The limits of my language are the limits of my world.
Who was Lugwig Wittgenstein? Ludwig Josef Johann Wittgenstein (26 April 1889 – 29 April 1951) was an Austrian–British philosopher who worked primarily in logic, thephilosophy of mathematics, the philosophy of mind, and the philosophy of language. He was professor in philosophy at the University of Cambridge from 1939 until 1947.
In 1999, his posthumously published Philosophical Investigations (1953) was ranked as the most important book of 20th-century philosophy, standing out as “…the one crossover masterpiece in twentieth-century philosophy, appealing across diverse specializations and philosophical orientations” “ He once said he felt as though he were writing for people who would think in a different way, breathe a different air of life, from that of present-day men.”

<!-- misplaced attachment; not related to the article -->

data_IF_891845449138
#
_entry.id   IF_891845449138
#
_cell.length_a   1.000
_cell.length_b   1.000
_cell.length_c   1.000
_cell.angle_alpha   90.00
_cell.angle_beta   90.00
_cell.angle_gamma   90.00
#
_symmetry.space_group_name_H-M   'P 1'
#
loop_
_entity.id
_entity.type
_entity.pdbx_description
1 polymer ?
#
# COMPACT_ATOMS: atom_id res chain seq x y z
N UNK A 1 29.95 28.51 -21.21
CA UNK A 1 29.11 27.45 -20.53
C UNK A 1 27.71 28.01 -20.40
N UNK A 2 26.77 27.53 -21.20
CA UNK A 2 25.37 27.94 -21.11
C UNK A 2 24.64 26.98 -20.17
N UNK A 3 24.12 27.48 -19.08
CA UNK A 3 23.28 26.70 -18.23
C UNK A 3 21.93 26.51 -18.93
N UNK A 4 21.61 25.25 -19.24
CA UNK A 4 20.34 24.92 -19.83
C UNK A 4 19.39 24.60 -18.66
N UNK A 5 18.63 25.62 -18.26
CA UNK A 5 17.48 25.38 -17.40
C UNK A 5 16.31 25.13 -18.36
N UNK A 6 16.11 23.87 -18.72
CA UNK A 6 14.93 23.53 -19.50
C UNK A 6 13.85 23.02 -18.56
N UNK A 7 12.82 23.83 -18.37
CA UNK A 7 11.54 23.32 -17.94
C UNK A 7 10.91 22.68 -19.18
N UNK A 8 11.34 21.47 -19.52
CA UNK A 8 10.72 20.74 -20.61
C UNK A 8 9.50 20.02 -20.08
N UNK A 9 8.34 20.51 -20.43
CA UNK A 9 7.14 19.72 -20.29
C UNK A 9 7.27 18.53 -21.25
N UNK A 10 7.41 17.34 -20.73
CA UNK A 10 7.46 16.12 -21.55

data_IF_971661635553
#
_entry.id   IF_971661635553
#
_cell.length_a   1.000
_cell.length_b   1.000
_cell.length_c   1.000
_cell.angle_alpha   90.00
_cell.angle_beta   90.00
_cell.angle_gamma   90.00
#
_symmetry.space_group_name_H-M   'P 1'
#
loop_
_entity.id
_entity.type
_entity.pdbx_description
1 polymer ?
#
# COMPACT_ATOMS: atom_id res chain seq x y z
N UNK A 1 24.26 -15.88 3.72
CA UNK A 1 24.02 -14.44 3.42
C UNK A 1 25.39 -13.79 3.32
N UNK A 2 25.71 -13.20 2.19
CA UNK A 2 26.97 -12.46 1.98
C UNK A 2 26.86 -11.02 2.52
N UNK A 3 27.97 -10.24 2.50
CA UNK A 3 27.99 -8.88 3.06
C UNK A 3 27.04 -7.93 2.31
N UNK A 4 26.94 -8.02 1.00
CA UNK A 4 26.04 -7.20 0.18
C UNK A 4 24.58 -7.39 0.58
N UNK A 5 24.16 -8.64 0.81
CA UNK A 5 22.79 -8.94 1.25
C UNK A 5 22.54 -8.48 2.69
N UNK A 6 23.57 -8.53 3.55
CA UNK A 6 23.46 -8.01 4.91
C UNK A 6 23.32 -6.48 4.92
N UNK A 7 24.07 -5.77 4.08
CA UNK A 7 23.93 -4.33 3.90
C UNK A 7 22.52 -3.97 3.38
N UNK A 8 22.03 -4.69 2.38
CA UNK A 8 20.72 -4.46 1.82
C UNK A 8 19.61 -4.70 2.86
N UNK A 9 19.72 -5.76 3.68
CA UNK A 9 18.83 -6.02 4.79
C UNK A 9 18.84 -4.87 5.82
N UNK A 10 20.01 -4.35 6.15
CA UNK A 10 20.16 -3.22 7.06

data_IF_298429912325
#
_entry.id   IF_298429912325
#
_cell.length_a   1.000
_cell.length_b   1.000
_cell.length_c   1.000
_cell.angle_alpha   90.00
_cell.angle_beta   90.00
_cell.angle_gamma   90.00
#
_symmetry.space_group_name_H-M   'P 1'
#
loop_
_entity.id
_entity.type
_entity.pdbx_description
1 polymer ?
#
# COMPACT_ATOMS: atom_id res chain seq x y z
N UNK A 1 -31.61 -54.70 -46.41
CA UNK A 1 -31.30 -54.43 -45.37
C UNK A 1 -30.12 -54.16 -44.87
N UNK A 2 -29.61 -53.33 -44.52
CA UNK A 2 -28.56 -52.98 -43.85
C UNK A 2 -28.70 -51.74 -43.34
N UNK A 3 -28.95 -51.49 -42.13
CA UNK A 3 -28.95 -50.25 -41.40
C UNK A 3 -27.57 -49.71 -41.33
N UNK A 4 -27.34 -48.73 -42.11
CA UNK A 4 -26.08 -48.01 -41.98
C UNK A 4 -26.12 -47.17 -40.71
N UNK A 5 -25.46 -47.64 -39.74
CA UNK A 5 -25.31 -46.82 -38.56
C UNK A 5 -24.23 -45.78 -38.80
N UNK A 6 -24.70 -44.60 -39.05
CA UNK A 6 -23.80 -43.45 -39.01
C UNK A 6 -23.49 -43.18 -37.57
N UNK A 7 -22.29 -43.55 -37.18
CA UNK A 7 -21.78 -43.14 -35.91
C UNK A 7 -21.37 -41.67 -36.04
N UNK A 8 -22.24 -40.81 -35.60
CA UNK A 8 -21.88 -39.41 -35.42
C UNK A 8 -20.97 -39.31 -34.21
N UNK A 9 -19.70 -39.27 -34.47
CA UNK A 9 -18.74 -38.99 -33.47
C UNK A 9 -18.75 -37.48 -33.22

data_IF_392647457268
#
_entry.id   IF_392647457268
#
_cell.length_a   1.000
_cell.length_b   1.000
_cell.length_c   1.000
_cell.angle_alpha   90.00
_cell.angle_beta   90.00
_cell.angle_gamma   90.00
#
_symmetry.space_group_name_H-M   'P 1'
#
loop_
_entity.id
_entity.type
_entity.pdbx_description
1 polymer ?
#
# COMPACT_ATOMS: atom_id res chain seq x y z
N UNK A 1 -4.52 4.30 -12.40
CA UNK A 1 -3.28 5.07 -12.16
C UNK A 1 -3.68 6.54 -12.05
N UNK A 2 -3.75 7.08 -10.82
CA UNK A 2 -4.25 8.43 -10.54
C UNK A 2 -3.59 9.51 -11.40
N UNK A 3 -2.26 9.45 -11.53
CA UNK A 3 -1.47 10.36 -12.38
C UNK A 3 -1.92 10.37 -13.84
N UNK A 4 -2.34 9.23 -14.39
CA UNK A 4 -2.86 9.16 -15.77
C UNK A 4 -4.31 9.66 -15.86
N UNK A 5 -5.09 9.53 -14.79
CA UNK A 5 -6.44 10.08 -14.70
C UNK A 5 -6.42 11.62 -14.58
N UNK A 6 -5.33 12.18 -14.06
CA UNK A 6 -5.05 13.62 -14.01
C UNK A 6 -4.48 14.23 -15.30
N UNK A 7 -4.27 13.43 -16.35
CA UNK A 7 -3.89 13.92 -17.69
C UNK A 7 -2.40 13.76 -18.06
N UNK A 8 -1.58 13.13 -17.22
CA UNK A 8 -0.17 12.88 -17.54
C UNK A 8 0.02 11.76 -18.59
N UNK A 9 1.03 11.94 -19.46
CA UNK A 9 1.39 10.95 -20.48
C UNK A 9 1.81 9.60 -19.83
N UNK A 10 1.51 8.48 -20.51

I saw this quote on Pinterest ( I love that site- a guilty pleasure) and checked out the translation. It really got me thinking. Do we THINK about things? I mean really THINK about them? Read the quote again and tell me what YOU THINK.
Do you agree? What does this mean as we think about young children and their language? What does it mean connected to our language with young children? I am conflicted. On one hand, I believe that children’s language is about their world, what they know. It is an ever expanding universe as they discover new things. Yet this quote seems to limit. Or does it? Maybe it challenges young children and all of us to learn new “languages” in order to expand our worlds! What are your thoughts on this quote?